Shot@Life educates, connects and empowers Americans to champion vaccines as one of the most cost-effective ways to save the lives of children in developing countries. A national call to action for this global cause, the campaign rallies the American public, members of Congress, and civil society partners around the fact that together, we can save a child’s life every 20 seconds by expanding access to vaccines. By encouraging Americans to learn about, advocate for, and donate vaccines, the United Nations Foundation’s Shot@Life campaign will decrease vaccine-preventable childhood deaths and give children a shot at a healthy life. To learn more, go to ShotatLife.org.
I also was lucky enough to attend the UN Foundation’s Social Good Summit where people from organizations discussed the work they do around the world trying to get people the basic things they need in life: food, shelter, and health.
The statistics are staggering.
1.4 million children die from preventable diseases every year.
21,000 children die each day from preventable diseases.
17% of global mortality of children under five comes from diseases vaccines could have prevented.
Every 20 seconds a child dies from a disease a vaccine could have prevented.
It can feel so hopeless sometimes. But as I learned last August, for a mere $20 a child can receive all the vaccines they need. $20!
Shot@Life talks about the difference vaccines can make around the world.
Thanks to a coordinated global effort, the number of new cases of polio — a disease that once paralyzed more than 1,000 children a day — has dropped 99 percent in the last 20 years. The world is now nearly polio-free. We are on the path to similar success with measles. The Measles Initiative has vaccinated one billion children in 60 developing countries since 2001 and has decreased measles deaths by 74 percent; changing measles from a disease that used to be the leading killer of children to one that we are close to eliminating altogether. There are also groundbreaking new vaccines like — pneumococcal and rotavirus — that prevent pneumonia and diarrhea, and if distributed widely, also have the potential to save the lives of millions more children.
It’s ironic, of course, that most of us reading this live in countries where vaccine preventable diseases have disappeared nearly completely – enough that many of us opt out of vaccinating our children because we believe they are safe (this is not a decision we made; Tori is fully vaccinated). But in other parts of the world, not vaccinating isn’t a luxury – it’s a death sentence.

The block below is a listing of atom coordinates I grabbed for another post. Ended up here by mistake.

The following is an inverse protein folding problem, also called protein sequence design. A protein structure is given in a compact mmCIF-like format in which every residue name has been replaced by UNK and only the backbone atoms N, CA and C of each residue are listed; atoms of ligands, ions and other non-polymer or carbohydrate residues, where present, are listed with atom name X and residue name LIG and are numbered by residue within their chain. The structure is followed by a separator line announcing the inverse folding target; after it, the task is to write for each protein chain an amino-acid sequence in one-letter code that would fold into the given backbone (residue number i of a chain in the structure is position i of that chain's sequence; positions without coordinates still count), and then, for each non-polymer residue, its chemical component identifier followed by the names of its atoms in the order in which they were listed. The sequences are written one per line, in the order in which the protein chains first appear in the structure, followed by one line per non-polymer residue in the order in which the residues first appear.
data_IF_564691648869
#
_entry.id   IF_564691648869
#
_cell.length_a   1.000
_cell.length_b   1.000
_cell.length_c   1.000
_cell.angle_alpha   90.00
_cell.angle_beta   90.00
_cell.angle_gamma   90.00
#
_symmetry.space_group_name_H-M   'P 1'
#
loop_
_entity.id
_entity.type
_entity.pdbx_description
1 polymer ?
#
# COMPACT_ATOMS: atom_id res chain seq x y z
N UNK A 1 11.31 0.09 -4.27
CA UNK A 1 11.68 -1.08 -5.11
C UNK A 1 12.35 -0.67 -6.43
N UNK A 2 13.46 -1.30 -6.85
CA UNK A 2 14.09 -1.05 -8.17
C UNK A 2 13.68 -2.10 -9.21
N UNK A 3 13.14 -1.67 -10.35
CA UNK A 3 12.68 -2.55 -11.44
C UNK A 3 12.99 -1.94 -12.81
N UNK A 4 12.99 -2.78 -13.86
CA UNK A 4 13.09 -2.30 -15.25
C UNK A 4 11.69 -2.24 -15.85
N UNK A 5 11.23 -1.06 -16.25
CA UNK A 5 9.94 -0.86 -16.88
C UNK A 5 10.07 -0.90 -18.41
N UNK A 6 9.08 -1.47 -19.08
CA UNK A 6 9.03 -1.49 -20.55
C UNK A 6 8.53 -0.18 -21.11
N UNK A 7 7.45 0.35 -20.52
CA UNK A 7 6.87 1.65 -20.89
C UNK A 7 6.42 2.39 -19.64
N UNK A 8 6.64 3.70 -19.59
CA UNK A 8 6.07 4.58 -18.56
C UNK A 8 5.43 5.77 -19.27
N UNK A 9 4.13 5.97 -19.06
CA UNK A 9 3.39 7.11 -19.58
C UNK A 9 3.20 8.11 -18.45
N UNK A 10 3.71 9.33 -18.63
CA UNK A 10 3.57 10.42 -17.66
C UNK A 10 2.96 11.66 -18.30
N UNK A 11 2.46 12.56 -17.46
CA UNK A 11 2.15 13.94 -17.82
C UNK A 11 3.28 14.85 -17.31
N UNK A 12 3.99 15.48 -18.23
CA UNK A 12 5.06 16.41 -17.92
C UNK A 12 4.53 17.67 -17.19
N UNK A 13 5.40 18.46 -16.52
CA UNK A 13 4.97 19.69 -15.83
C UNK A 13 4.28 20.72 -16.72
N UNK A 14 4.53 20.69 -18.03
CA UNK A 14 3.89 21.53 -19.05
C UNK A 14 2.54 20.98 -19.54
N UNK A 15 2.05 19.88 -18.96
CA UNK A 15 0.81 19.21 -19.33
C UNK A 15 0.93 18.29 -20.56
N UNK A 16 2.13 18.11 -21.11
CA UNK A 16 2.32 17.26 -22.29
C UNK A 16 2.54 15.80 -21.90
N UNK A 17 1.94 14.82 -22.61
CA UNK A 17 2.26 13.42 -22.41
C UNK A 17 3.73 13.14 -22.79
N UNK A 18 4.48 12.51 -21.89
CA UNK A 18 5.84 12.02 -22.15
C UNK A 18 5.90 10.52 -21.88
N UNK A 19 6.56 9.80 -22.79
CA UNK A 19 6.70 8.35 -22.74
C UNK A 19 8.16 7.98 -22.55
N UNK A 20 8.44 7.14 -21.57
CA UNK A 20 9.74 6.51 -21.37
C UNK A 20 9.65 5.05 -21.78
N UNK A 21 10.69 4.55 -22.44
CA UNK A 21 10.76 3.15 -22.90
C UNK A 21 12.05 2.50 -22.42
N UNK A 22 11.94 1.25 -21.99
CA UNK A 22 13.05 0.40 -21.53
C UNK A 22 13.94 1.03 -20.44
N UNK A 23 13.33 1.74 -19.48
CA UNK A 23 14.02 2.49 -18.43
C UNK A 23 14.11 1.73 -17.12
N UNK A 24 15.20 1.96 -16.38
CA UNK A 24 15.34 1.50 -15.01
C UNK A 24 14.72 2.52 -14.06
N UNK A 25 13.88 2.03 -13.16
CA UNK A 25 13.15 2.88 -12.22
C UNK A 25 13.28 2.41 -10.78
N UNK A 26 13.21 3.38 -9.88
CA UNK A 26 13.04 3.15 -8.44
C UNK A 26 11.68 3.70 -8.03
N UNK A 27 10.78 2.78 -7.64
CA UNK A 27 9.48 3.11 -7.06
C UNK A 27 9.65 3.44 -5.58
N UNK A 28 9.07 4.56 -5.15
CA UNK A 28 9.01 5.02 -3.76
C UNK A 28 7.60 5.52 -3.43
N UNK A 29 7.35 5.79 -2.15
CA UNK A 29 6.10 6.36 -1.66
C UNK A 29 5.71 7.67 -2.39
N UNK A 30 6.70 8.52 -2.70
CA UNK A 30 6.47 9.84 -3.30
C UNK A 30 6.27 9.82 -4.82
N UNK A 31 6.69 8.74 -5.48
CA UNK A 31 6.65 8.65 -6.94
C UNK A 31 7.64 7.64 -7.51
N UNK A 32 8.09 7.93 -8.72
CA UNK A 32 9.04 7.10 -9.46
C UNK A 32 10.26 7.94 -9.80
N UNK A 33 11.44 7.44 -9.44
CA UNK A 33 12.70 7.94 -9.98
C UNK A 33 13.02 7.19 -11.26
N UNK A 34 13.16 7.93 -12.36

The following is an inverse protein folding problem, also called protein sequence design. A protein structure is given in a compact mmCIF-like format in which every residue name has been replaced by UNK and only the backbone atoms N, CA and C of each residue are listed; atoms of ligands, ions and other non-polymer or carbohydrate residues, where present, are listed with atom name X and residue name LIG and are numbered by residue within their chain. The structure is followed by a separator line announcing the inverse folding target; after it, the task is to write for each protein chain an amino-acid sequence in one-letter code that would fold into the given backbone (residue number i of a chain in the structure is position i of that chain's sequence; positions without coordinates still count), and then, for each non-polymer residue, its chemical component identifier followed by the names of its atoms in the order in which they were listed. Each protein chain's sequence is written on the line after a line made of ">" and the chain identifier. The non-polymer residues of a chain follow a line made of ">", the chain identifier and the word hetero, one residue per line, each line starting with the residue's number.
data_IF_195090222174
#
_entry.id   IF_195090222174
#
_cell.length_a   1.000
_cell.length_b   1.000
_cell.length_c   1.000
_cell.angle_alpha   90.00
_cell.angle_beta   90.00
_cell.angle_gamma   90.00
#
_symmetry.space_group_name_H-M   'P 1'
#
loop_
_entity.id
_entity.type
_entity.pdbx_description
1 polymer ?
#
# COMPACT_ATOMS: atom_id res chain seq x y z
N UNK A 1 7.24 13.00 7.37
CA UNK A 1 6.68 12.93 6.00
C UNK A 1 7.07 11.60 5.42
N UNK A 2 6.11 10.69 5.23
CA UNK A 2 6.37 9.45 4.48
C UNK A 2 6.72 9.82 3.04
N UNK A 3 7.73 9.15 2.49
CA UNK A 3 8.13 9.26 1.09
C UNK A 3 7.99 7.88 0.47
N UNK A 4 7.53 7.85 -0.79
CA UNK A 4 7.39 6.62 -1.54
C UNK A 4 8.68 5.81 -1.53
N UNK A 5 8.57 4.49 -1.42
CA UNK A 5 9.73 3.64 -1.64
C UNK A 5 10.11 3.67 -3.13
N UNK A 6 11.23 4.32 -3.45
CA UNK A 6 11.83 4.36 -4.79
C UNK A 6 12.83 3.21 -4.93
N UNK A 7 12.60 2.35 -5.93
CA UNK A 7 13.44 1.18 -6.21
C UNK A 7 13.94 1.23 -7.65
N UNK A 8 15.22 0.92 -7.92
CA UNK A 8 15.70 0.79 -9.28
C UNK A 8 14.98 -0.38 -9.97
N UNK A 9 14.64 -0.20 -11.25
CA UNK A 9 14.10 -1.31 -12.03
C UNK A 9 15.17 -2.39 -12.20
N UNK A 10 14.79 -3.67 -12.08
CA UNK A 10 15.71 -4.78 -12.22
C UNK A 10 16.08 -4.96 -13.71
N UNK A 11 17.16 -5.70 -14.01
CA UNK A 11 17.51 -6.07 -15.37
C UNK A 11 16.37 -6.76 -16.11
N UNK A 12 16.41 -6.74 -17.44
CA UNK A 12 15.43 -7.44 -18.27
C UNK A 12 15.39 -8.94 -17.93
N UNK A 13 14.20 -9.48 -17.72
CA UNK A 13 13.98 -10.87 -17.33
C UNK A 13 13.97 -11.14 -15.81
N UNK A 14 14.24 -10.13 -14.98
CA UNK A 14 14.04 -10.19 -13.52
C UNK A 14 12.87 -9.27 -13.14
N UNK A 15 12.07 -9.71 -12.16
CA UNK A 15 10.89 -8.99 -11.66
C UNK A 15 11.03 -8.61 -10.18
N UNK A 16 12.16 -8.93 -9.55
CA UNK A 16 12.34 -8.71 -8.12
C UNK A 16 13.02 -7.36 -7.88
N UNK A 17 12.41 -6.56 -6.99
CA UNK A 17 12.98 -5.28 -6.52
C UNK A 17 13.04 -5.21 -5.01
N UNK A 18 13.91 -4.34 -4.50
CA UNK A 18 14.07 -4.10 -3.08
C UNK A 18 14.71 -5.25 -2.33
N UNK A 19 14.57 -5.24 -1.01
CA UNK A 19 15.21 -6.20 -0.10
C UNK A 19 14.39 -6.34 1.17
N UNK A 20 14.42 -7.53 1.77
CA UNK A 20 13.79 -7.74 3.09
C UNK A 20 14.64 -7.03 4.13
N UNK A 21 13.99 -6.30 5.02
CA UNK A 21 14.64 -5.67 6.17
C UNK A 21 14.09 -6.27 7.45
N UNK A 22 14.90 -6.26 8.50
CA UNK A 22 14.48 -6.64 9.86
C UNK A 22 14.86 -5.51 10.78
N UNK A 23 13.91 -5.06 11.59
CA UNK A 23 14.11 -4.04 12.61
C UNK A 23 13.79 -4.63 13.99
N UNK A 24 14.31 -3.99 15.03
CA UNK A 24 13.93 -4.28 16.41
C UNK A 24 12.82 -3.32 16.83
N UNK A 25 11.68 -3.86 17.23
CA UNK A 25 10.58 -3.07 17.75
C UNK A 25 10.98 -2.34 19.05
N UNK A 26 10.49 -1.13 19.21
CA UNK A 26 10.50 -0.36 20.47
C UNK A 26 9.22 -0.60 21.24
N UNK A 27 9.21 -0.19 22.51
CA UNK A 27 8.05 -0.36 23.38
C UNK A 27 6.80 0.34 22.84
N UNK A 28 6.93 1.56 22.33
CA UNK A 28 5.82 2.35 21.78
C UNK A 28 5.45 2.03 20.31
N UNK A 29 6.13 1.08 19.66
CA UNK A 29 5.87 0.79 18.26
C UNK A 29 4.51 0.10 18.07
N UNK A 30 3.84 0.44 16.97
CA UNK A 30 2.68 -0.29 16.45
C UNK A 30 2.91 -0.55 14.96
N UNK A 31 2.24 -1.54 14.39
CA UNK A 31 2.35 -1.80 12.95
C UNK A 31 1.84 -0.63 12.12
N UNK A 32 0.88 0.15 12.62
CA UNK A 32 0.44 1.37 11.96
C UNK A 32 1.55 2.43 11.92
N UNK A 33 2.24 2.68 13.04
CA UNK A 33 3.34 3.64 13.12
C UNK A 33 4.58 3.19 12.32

Rukhsar is not quite three years old, and India’s last known case of polio (did you know there was still polio happening in the world?). But Rukhsar is also a symbol of the hard work that’s been done in India to eradicate polio. According to Shot@Life, “India, with the help of UNICEF and government intervention, was able to approach the task district-by-district, village-by-village and house-by-house to make sure that every last child received the important polio vaccine drop. This massive effort in the provinces of Bihar and Uttar Pradesh is now being looked to as world health officials plan to eradicate polio in Nigeria, Pakistan and Afghanistan – the 3 remaining endemic countries.”
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The impact of vaccines on the lives of children around the world is incredible. Now, you can help sustain the impact by sending an email to your member of congress. Welcome your members to the 113th Congress and ask them to make sure that global health and vaccines are a priority in the new Congress. Take action and make an impact!
This story comes from Bill & Melinda Gates Foundation and is part of Shot@Life’s ’28 Days of Impact’ Campaign. A follow up to Blogust to raise awareness for global vaccines and the work being done by Shot@Life and their partners to help give children around the world a shot at a healthy life. Each day in February, you can read another impactful story on global childhood vaccines. Tomorrow, don’t miss Elena’s post! Go to www.shotatlife.org/impact to learn more.